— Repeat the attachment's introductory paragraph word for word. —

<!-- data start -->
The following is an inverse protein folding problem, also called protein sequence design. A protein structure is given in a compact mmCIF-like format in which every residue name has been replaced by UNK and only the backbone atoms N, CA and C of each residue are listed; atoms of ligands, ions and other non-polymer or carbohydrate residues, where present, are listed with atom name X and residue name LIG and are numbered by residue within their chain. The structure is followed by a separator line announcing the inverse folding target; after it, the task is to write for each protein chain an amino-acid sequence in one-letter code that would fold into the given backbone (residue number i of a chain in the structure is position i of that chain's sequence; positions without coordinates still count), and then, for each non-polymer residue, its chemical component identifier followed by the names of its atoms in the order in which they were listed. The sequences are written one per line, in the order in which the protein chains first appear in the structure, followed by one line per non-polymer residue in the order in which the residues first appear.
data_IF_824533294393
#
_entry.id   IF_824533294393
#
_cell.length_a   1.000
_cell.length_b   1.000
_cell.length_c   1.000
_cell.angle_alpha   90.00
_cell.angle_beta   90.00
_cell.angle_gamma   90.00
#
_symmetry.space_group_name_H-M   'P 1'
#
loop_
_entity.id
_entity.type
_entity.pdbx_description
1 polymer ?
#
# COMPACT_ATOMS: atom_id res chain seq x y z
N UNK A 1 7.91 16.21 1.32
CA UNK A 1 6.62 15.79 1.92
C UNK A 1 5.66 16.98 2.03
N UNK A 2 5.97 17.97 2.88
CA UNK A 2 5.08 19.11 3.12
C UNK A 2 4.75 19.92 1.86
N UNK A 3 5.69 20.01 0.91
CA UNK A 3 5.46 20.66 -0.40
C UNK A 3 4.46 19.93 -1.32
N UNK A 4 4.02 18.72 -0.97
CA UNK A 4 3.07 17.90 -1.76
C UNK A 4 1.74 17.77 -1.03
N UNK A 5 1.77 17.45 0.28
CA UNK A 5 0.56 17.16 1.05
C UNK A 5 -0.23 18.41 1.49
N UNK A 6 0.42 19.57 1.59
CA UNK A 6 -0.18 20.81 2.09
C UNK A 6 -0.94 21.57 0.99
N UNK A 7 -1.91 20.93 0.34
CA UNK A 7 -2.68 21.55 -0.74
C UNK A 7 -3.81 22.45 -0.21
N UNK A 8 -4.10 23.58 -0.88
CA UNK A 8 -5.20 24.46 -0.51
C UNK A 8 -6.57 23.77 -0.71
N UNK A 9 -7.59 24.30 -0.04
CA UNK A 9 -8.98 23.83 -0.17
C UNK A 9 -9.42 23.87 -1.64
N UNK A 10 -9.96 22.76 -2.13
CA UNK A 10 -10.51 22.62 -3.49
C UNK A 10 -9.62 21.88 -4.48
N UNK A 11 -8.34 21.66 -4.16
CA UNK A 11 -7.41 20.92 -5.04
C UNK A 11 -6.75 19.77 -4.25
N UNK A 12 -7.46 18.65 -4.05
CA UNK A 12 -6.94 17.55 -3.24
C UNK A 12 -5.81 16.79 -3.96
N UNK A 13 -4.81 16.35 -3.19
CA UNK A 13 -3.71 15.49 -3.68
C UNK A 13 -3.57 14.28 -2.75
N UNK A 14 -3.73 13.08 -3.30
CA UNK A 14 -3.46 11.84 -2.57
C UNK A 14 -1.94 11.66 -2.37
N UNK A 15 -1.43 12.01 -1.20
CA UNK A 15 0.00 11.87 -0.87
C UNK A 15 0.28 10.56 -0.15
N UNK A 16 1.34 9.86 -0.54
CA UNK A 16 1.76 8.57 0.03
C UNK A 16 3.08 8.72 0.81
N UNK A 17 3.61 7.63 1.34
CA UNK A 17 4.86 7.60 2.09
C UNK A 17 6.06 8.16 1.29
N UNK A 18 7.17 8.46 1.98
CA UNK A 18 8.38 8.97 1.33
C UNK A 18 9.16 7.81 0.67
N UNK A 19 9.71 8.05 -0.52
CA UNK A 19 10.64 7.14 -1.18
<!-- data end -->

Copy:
The following is an inverse protein folding problem, also called protein sequence design. A protein structure is given in a compact mmCIF-like format in which every residue name has been replaced by UNK and only the backbone atoms N, CA and C of each residue are listed; atoms of ligands, ions and other non-polymer or carbohydrate residues, where present, are listed with atom name X and residue name LIG and are numbered by residue within their chain. The structure is followed by a separator line announcing the inverse folding target; after it, the task is to write for each protein chain an amino-acid sequence in one-letter code that would fold into the given backbone (residue number i of a chain in the structure is position i of that chain's sequence; positions without coordinates still count), and then, for each non-polymer residue, its chemical component identifier followed by the names of its atoms in the order in which they were listed. The sequences are written one per line, in the order in which the protein chains first appear in the structure, followed by one line per non-polymer residue in the order in which the residues first appear.